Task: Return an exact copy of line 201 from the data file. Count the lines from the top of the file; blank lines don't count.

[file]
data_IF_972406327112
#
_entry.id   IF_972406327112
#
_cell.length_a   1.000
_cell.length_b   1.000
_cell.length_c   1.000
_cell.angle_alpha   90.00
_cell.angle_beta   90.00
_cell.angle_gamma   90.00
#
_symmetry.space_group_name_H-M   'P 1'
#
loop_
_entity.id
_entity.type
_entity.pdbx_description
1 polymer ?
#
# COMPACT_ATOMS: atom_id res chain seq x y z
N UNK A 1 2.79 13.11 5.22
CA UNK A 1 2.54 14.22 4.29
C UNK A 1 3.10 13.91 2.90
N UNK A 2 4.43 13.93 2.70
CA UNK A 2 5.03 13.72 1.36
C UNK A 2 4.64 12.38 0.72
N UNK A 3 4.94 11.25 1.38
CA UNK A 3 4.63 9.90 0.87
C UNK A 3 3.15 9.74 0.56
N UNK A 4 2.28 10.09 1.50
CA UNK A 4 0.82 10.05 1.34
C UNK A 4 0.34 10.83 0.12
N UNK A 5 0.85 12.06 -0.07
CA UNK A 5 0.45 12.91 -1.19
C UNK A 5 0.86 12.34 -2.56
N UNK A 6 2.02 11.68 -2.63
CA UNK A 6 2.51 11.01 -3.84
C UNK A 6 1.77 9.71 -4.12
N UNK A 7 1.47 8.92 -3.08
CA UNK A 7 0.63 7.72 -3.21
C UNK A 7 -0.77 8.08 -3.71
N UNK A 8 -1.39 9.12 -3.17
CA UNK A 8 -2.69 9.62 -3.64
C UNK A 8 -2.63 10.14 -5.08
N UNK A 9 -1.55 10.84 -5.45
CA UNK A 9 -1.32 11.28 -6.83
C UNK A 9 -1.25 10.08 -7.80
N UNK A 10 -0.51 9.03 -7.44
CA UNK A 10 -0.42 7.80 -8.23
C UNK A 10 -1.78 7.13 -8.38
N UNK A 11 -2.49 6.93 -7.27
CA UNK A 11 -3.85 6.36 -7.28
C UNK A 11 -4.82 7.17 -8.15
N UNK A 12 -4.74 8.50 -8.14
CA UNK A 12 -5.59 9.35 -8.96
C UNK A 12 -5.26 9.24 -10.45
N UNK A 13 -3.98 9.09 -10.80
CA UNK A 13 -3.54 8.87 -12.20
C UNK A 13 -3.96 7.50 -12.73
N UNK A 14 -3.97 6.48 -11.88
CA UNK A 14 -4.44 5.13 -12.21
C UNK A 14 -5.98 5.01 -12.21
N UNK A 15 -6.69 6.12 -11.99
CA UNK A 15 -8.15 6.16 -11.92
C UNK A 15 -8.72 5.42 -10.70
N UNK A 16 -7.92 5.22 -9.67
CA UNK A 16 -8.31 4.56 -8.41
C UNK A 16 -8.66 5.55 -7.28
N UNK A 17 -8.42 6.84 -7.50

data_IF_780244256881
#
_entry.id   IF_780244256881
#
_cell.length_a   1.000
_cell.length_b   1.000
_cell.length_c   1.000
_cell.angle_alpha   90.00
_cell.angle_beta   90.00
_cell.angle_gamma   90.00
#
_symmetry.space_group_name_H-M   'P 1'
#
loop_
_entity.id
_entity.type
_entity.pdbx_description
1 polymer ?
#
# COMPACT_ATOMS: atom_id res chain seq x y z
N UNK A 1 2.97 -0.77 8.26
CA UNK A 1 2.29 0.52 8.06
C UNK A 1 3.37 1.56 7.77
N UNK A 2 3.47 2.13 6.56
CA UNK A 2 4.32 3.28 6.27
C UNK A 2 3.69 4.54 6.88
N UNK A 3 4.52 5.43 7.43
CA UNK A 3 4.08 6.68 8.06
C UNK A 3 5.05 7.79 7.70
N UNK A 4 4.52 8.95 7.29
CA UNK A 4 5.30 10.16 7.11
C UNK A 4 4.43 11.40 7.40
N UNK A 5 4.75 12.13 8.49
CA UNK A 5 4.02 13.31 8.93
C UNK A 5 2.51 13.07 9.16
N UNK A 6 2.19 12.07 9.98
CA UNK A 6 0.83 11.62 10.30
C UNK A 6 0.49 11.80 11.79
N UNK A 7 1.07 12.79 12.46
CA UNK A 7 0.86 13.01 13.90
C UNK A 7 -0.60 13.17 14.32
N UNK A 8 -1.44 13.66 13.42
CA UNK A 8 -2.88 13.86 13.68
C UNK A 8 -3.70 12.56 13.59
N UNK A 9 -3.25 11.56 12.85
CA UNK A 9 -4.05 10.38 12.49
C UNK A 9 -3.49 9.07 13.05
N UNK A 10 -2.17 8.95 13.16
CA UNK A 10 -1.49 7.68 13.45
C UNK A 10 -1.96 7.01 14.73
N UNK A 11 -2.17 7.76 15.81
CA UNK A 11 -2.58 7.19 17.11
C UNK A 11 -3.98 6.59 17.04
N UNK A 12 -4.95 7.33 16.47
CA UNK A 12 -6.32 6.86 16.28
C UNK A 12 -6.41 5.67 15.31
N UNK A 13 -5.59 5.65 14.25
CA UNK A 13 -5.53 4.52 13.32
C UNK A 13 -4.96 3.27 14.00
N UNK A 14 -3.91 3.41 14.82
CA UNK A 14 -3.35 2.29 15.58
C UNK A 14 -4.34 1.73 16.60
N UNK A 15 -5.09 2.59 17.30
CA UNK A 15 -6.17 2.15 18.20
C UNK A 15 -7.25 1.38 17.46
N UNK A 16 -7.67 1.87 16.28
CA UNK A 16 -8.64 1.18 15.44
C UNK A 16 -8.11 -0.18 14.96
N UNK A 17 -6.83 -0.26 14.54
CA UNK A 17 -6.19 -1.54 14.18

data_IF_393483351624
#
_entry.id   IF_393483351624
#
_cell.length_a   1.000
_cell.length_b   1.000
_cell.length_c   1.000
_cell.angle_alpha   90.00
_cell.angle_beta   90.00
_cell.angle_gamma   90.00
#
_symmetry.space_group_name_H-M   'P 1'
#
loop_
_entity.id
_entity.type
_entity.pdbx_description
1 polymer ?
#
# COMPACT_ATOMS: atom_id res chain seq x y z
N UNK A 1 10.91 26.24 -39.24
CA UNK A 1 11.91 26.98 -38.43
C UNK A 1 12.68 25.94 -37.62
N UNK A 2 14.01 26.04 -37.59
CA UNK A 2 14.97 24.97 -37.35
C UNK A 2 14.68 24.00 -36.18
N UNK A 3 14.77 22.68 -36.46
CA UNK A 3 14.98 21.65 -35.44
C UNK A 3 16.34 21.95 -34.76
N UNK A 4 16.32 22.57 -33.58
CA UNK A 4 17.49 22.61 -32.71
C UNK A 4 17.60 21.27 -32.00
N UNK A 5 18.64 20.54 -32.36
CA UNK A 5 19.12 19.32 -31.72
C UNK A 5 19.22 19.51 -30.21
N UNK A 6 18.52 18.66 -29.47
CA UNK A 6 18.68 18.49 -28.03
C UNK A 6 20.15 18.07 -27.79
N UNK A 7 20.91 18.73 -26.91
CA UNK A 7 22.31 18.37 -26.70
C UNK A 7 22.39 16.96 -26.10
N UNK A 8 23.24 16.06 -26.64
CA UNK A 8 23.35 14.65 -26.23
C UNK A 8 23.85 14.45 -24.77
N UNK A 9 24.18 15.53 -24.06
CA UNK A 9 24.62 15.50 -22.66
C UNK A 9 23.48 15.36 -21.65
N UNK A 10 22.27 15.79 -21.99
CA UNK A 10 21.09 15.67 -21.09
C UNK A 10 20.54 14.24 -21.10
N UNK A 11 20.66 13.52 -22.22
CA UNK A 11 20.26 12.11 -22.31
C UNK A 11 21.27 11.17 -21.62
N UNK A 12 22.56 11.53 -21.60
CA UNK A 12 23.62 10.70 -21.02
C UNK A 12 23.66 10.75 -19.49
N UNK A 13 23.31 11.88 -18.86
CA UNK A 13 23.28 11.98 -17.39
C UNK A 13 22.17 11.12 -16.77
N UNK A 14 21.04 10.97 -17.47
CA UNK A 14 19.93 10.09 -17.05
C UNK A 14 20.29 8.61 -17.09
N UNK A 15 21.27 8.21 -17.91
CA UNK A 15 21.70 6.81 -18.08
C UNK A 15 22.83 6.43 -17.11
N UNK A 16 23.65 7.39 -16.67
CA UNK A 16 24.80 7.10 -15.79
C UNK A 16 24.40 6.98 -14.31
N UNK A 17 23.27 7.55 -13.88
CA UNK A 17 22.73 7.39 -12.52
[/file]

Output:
C UNK A 14 20.29 8.61 -17.09